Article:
Findings from a National Survey carried out in 2014 on Violence Against Children in Nigeria confirmed one in four females reported experiencing sexual violence in childhood with approximately 70% reporting more than one incident of sexual violence. In the same study, it was found that 24.8% of females’ ages 18 to 24 years experienced sexual abuse prior to age 18.
The Women at Risk International Foundation was set up to combat this scourge as well as provide a safe haven for young girls and women who have survived sexual violence. In this interview with YNaija’s Impact365, we learn about the NGO, its mission and the WARIF Centre built to provide medical and psychological support to survivors.
Can you tell us about your NGO?
Women at Risk International Foundation (WARIF) is a non-profit organization that was incorporated in 2016 by Dr. Kemi DaSilva MD; MPH in response to the growing incidence of sexual assault, rape and human trafficking occurring amongst young girls and women across Nigeria. The NGO was set up to raise awareness and advocate against the increasing prevalence of sexual violence experienced by women and young girls of all ages and the consequences of this problem, both immediate with health and psychosocial risks to the victims as well as the long term societal problems that subsequently occur such as poverty, illiteracy, unemployment and the prevalence of HIV/AIDS.
What is the inspiration behind setting up this NGO that tends to rape and sexual abuse victims?
Founder and visionary of WARIF, DR Kemi DaSilva-Ibru MD; MPH is a specialist obstetrician and gynaecologist with decades of experience that have exposed her to the devastating effects of sexual violence especially among women and young girls whom she prefers to refer to as ‘Survivors’ instead of ‘victims’.
The youngest child she’s treated is about 2 years of age and there is also a young mother who is just over 11 years of age, both survivors of sexual abuse by those close to them. In-spite of inadequate data, the anecdotal figures are staggering and this is why WARIF was set up; to address this high incidence of this concern with the development and implementation of intervention and preventive initiatives.
What actions have been taken in providing help to these survivors of sexual violence?
One of the first initiatives we took was to establish a Sexual Assault Referral Centre: WARIF CENTRE in Yaba, Lagos. It opened in December 2016. The centre is intended to serve as a protoype of sorts, once we can considerably call it successful, it will be replicated throughout the different local government areas in the different states of the country.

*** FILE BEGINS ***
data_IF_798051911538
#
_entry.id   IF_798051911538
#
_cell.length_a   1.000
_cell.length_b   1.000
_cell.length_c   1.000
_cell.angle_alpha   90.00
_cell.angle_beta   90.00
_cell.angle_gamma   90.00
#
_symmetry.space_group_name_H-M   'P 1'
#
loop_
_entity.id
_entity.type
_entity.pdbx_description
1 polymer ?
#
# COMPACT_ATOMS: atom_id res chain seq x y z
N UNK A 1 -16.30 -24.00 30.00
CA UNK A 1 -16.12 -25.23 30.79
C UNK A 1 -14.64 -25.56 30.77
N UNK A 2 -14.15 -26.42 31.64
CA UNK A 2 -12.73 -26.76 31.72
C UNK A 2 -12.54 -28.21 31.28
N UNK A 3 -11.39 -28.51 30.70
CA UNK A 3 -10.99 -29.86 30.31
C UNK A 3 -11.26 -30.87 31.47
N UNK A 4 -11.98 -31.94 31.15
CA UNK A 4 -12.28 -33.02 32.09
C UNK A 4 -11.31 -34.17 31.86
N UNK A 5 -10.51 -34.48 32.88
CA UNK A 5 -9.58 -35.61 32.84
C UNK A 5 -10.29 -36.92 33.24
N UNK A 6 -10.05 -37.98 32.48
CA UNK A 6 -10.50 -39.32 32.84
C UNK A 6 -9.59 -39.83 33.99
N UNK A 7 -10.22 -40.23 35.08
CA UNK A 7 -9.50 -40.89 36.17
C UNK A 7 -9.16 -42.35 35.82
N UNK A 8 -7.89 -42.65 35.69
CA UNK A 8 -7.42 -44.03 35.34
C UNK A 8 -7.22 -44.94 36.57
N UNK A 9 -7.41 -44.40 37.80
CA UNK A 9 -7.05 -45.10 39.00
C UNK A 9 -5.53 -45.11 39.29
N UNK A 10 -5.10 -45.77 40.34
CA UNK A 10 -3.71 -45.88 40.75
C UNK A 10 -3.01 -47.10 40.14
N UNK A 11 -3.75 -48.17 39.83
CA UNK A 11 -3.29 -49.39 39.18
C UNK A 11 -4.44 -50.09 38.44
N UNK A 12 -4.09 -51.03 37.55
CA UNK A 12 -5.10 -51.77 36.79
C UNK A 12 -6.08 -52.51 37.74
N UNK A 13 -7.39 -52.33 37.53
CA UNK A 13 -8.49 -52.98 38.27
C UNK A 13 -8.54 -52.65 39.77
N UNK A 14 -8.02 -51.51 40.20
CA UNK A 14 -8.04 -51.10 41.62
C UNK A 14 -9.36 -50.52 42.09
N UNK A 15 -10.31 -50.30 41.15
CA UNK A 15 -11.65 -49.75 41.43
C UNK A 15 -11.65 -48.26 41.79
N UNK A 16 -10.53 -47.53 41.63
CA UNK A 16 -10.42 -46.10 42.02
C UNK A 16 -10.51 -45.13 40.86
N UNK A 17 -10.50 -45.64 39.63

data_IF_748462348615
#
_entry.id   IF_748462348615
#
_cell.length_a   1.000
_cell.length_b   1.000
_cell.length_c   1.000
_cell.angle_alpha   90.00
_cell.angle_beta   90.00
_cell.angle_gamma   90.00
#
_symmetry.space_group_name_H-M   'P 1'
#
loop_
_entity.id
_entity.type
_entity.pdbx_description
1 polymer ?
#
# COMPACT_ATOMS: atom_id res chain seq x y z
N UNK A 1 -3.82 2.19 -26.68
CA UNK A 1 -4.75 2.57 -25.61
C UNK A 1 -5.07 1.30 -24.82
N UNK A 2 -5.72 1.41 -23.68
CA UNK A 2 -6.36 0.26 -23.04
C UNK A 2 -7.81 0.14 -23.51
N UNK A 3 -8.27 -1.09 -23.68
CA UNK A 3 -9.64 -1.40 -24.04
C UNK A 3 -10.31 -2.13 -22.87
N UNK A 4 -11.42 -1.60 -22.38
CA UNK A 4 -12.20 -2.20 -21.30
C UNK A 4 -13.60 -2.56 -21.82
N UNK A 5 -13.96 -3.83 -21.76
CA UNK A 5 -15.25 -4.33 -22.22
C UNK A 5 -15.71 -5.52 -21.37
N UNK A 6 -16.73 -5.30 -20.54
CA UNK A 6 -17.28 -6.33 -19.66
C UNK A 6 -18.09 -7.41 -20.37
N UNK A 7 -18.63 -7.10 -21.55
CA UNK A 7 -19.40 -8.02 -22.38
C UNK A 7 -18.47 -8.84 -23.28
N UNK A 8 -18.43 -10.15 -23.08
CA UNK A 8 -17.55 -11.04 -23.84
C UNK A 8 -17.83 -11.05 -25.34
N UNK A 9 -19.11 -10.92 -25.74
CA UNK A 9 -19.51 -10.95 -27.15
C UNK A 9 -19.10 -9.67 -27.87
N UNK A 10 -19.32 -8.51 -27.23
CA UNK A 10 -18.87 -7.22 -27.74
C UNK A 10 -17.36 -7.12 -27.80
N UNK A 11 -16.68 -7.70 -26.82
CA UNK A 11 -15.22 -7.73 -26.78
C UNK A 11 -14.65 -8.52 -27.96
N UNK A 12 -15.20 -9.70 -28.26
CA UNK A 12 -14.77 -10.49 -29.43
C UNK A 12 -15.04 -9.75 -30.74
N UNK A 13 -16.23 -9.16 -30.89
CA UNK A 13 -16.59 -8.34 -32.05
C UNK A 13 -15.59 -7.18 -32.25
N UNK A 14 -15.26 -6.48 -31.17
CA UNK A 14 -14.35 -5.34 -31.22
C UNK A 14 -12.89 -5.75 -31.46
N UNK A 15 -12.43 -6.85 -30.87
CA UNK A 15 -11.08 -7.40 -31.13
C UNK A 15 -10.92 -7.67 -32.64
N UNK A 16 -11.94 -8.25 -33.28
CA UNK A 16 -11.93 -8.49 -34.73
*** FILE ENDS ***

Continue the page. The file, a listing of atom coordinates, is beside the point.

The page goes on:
The whole point of the WARIF Centre is to address and provide a direct support system to survivors of rape and sexual abuse in the form of Clinical & Forensic Medical Examination Services; a Crisis Helpline; Counseling and Therapy Services; Legal advocacy referrals from the Office of Public Defender at the Ministry of Justice and other private legal aid.
We hear you’re in partnership with the Washington DC Rape Crisis Centre, can you shed light on this?
Yes, we’re in active collaboration with the Washington DC Rape Crisis Centre. That collaboration is what birthed the WARIF Centre earlier talked about. It is a facility which has been designed with care, comfort and safety in mind. We work with caregivers trained by the Washington DC Rape Crisis Centre, who understand that their work is a call to service; a call to fight a seemingly invisible enemy that pushes survivors to suffer in silence because of the stigma of sexual violence.
What other awareness programs does WARIF plan to execute?
We’ve implemented a Youth Based Awareness Program in secondary schools that will later go on to higher institutions in the country. The curriculum is based on creating awareness and the importance of gender equality, a change in behavior and practices and the prevention of gender based violence in our schools and communities.
Your pop culture/entertainment go-to. Music head. Wallflower. I do not like to write. On a mission to decipher covfefe.